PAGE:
Tag Archives: Giuliani

Coachella Valley vs U.S. Nationally: Republican FundRace 2008 Q3 Results

The figures for FundRace 2008 Q3 (Third Quarter Ending September 30, 2007) have been released from the Federal Elections Commission.  According to 2decide.com, the Republican Candidates for President raised the following amounts during Campaign 2008 Q3:

Romney:  $18.4 million
Thompson:  $12.8 million
Guiliani:  $11.6 million
McCain:  $5.7 million
Paul:  $5.3 million
Huckabee:  $1.0 million
Brownback:  $0.9 million
Tancredo:  $0.8 million
Hunter:  $0.5 million

The leading Candidates in the FundRace 2008 Q3 Nationwide are Romney, Thompson, and Giuliani.  The two leading fundraisers are therefore both archconservatives on the National level.  However, Romney’s fundraising is artificially inflated (just like his poll numbers) due to his loan to himself in the amount of $8.5 million.  Nevertheless, two of the top three fundraisers are still archconservative by any standard.  Huckabee, Brownback, Tancredo, and Hunter raised very little funds in comparison to the others.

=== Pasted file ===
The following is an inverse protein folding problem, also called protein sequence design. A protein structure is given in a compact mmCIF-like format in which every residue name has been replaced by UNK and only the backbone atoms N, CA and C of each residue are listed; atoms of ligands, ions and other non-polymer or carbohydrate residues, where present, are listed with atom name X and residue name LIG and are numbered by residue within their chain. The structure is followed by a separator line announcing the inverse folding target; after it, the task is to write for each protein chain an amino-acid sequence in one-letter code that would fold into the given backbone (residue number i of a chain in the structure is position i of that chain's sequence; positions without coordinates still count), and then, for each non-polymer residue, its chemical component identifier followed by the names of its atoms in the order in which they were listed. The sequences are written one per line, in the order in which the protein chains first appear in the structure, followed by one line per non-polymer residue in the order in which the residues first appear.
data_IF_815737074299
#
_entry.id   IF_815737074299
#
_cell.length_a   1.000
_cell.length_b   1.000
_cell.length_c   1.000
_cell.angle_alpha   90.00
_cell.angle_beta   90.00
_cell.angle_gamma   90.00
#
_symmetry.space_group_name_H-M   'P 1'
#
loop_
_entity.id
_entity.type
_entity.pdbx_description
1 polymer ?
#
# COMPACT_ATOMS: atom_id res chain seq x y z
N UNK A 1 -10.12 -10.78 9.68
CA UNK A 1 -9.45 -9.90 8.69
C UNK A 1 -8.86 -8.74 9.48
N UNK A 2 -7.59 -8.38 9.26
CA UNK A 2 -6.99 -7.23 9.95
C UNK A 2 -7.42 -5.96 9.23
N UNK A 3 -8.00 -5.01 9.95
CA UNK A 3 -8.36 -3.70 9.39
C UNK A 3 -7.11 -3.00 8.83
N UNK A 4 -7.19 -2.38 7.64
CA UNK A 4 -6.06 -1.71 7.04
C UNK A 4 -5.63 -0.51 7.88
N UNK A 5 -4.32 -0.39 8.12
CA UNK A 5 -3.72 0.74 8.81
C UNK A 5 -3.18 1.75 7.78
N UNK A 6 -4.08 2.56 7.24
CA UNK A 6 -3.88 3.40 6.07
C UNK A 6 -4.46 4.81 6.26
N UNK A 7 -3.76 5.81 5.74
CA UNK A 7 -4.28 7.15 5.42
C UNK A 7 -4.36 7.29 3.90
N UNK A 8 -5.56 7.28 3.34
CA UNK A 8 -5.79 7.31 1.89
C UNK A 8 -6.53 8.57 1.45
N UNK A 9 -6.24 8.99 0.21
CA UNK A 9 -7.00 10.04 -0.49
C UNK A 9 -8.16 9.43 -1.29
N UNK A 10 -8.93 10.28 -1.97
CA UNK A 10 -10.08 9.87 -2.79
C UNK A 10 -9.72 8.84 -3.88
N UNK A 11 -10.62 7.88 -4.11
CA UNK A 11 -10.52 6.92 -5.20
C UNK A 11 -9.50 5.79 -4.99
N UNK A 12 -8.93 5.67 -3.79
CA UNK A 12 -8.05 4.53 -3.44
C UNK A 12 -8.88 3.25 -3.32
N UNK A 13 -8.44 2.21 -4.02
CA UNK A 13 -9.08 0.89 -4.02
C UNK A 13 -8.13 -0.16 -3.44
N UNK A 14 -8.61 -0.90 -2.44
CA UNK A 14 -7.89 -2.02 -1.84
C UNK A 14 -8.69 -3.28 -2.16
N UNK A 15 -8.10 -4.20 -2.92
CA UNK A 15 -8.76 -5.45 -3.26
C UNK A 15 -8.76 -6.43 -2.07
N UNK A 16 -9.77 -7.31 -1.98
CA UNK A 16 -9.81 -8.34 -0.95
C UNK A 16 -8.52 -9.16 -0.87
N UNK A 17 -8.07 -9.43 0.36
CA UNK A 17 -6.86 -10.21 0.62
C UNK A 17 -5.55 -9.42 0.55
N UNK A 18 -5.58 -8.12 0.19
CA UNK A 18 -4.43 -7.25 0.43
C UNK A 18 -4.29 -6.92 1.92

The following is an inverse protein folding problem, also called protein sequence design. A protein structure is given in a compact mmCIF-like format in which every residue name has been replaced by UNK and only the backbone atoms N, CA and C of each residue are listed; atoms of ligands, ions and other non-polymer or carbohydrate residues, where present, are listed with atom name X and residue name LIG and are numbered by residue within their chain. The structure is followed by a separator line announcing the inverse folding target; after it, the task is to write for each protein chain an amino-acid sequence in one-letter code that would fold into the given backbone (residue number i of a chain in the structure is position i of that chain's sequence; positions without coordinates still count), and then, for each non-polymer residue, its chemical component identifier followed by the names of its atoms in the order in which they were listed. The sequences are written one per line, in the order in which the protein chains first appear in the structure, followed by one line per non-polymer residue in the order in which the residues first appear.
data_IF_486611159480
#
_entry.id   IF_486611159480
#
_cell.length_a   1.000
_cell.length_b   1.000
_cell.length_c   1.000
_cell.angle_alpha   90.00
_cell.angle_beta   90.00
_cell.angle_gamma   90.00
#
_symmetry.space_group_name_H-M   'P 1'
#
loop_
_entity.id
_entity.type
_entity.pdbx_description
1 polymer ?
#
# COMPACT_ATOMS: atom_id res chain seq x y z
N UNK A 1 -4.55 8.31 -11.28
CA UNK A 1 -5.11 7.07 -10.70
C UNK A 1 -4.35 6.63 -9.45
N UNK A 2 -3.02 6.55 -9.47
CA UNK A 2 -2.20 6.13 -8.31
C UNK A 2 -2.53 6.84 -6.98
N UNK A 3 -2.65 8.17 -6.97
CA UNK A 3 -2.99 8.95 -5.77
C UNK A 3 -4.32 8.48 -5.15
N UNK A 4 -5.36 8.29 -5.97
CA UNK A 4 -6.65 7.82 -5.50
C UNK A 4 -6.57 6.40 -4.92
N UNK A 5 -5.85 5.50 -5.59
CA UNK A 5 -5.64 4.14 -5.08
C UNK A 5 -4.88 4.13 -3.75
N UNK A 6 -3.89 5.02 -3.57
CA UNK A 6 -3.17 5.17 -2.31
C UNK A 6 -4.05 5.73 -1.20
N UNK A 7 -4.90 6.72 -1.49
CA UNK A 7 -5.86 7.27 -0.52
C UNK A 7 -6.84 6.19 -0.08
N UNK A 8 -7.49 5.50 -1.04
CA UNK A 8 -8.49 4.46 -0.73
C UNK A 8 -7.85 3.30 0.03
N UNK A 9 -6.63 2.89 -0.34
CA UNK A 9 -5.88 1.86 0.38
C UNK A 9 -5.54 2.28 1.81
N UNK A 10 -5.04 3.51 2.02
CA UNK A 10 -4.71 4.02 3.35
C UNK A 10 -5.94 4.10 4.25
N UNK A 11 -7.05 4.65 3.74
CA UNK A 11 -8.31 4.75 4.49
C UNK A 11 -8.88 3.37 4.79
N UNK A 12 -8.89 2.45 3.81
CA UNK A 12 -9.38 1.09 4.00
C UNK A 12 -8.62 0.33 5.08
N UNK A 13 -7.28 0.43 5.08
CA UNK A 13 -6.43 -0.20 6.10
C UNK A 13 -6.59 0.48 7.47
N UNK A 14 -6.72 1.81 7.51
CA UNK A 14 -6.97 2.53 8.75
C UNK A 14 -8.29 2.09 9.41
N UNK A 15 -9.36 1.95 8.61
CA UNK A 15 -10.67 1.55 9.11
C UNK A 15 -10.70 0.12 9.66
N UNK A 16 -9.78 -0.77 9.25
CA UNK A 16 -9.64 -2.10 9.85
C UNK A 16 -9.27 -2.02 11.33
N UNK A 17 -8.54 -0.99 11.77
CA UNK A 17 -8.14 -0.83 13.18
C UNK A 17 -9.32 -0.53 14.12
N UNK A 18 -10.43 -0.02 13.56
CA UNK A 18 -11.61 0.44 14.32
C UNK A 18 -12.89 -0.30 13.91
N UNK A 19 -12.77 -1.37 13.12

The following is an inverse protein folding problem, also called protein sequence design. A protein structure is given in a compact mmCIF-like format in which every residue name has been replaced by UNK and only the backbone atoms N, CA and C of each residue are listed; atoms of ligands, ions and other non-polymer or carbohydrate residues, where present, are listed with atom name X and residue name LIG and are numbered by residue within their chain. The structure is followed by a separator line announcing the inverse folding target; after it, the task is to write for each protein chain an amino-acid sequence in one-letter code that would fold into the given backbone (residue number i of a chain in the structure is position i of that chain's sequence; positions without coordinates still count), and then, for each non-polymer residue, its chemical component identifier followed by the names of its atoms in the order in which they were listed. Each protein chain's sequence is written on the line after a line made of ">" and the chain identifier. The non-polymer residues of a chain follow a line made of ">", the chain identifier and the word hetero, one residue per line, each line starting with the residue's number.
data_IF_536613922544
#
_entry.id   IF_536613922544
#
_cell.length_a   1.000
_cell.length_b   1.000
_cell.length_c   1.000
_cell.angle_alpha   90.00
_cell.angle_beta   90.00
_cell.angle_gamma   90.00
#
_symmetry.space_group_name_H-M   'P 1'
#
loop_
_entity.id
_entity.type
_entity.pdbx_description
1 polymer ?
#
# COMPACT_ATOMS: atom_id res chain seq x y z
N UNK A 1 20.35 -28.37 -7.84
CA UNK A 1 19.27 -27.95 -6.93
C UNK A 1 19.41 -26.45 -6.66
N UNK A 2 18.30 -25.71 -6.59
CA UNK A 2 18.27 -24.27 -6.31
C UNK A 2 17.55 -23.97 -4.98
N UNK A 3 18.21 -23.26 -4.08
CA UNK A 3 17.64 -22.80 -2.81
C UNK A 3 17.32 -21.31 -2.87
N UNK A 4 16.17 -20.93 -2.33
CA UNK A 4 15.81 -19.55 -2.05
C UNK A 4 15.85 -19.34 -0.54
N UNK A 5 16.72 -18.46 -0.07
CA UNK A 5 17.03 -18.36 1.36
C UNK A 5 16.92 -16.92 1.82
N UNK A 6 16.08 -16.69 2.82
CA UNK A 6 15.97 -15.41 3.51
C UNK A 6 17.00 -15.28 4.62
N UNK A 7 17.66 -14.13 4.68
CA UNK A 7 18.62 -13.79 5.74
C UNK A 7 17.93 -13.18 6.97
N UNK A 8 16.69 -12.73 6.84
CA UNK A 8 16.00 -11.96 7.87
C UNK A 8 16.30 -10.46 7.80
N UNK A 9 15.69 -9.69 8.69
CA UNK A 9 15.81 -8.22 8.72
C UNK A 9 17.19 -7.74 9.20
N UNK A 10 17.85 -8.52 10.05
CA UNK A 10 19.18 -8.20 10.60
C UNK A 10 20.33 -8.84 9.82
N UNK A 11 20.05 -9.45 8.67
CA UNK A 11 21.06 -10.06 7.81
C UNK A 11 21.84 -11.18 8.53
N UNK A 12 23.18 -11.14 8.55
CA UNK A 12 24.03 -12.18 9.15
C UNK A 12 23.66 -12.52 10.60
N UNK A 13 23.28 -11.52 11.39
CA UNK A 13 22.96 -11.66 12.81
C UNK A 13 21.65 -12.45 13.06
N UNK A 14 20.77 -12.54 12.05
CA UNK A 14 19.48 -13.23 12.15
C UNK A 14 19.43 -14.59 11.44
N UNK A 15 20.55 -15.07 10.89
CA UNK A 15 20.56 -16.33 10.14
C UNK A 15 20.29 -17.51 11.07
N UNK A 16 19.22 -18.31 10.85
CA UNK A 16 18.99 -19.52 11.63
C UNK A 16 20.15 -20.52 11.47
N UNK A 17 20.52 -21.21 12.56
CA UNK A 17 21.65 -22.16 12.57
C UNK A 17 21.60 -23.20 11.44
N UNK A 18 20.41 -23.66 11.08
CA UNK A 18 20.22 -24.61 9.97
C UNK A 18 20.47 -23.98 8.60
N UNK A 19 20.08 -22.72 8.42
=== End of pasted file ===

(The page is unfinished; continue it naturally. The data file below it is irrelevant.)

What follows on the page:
In the Coachella Valley (i.e., Palm Springs, Cathedral City, Desert Hot Springs, Palm Desert, Rancho Mirage, Coachella, and Indio), the Republican Candidates for President raised the following amounts during Campaign 2008 Q3 see BlueBeaumontBoyz’ Coachella Valley: Republican FundRace 2008 Q3

McCain:  $17, 213
Giuliani:  $17, 125
Romney:  $10, 685
Thompson:  $1,725
Paul:  $1,100
Brownback:  $1,000
Huckabee:  $0
Hunter:  $0
Tancredo:  $0

The leading Candidates in FundRace 2008 Q3 in the Coachella Valley are McCain, Giuliani, and RomneyThompson, Paul, Brownback, Huckabee, Hunter, and Tancredo raised nothing or next to it during Q3.

Although McCain leads the pack in the Coachella Valley during Q3, he lagged significantly behind the leaders Nationwide.  On the other hand, although Thompson was in the top two fundraisers Nationwide during Q3, he lagged behind significantly in the Coachella Valley.

Of note, the leading fundraisers in the Coachella Valley are seen as more moderate than those on the National level.  Therefore, the leading fundraisers on the National level are probably out-of-step with the Coachella Valley, being more conservative than this area.  This may cause a problem for Republicans locally should one of the more conservative Republicans win the nomination.

Giuliani Throws Down Gauntlet For California Dems

Rudy Giuliani made a swing through Southern California this week to scoop up money and speak to supporters in Del Mar Wednesday evening.  While trying to overcome some concerns from Republican primary voters that he’s not conservative enough, he said that he “can be competitive in every single state,” that he can take California.